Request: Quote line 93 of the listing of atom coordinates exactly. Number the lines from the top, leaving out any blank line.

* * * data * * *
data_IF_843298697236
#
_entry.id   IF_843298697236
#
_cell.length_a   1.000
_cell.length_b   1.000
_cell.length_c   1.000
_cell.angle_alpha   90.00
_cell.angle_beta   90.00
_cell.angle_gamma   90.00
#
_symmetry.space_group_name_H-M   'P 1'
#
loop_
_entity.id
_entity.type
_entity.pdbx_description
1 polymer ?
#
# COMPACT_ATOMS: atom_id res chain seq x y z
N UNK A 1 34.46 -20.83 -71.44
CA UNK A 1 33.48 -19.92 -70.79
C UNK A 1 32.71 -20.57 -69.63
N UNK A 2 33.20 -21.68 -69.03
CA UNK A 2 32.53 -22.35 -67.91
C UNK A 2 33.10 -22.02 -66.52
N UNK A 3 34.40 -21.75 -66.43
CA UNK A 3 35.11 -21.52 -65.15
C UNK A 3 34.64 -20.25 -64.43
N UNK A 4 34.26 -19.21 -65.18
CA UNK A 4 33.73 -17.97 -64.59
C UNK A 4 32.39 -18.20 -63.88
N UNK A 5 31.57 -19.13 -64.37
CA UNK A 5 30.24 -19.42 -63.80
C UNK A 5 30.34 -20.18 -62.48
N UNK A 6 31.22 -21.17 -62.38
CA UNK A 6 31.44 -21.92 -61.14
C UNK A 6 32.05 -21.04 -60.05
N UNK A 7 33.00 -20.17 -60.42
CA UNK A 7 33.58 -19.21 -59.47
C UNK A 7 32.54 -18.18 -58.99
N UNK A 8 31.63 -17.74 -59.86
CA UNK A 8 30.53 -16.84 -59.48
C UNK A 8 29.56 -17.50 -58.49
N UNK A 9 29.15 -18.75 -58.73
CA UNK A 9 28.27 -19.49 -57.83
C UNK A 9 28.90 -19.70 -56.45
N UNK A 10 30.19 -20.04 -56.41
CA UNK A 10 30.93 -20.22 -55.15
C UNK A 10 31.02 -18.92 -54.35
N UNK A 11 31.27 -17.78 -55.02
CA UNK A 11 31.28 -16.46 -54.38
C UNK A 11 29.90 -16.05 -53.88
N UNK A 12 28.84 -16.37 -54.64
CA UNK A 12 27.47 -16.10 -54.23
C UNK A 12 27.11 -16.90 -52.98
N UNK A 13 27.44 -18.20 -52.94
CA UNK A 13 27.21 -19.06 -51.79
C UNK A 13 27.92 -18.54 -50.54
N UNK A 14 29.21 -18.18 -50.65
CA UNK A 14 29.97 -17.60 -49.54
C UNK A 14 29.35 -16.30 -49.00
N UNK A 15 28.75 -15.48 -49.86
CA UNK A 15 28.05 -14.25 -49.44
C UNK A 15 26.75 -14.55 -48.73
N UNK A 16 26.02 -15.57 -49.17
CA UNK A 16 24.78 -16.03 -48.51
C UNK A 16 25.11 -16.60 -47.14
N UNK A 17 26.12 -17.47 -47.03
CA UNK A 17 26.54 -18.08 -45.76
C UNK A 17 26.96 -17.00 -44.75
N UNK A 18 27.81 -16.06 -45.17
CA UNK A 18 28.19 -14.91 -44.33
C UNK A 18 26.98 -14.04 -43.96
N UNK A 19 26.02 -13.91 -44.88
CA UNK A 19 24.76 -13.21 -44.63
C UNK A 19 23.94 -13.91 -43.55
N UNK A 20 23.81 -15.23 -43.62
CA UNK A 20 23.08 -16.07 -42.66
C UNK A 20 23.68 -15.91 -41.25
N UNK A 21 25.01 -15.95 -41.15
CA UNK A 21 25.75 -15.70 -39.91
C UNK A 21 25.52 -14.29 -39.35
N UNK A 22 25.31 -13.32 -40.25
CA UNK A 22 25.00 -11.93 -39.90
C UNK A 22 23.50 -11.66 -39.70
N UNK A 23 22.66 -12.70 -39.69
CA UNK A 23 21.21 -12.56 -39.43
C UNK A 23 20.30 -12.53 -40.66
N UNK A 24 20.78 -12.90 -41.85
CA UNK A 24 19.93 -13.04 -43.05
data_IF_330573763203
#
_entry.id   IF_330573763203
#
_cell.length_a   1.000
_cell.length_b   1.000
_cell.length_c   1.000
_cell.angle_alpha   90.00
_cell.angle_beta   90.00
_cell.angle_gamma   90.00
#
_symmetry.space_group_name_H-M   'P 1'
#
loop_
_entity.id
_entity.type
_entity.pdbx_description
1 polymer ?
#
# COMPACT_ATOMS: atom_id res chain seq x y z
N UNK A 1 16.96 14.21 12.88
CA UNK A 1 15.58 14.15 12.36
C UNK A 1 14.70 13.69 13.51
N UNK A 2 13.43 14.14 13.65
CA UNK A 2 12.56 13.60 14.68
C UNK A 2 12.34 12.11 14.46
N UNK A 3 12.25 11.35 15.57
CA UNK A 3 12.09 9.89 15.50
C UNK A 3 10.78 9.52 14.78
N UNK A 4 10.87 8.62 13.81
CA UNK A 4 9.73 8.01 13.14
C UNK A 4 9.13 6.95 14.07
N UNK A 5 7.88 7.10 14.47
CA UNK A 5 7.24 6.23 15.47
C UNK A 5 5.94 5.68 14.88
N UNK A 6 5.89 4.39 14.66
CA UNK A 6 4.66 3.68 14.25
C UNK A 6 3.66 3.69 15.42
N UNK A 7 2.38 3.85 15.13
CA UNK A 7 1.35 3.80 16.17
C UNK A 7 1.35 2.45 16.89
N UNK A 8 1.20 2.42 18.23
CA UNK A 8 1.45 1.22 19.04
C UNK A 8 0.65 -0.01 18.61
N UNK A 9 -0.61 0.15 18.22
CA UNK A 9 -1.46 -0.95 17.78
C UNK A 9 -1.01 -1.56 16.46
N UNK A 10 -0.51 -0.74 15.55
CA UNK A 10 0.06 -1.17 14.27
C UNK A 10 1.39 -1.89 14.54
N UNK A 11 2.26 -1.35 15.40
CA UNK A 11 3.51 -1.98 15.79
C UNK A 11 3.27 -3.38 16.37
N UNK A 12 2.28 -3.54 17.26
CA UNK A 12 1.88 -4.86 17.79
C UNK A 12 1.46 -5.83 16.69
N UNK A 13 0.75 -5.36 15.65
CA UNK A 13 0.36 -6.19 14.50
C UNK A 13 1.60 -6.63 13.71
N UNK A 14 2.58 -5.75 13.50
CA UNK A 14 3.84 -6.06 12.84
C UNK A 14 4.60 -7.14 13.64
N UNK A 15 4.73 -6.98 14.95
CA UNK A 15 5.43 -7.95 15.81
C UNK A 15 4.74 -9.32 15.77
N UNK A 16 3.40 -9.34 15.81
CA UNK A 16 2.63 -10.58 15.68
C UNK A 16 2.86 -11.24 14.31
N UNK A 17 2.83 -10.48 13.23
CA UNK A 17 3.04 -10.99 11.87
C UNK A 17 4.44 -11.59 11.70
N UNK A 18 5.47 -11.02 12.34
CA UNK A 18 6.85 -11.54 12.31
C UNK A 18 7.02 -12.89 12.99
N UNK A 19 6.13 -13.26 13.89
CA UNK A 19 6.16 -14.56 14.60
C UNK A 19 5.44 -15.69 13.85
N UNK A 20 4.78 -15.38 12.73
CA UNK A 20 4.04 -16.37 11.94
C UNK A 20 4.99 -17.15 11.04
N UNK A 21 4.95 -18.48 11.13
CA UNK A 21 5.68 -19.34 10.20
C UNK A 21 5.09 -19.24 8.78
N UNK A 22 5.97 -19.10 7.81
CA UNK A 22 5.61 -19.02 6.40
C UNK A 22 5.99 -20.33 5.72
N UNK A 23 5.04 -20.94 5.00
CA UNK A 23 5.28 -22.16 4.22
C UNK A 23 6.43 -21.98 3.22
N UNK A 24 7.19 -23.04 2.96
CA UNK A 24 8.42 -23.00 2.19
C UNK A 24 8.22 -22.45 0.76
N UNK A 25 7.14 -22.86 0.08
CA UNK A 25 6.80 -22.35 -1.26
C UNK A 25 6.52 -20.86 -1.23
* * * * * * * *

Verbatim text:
#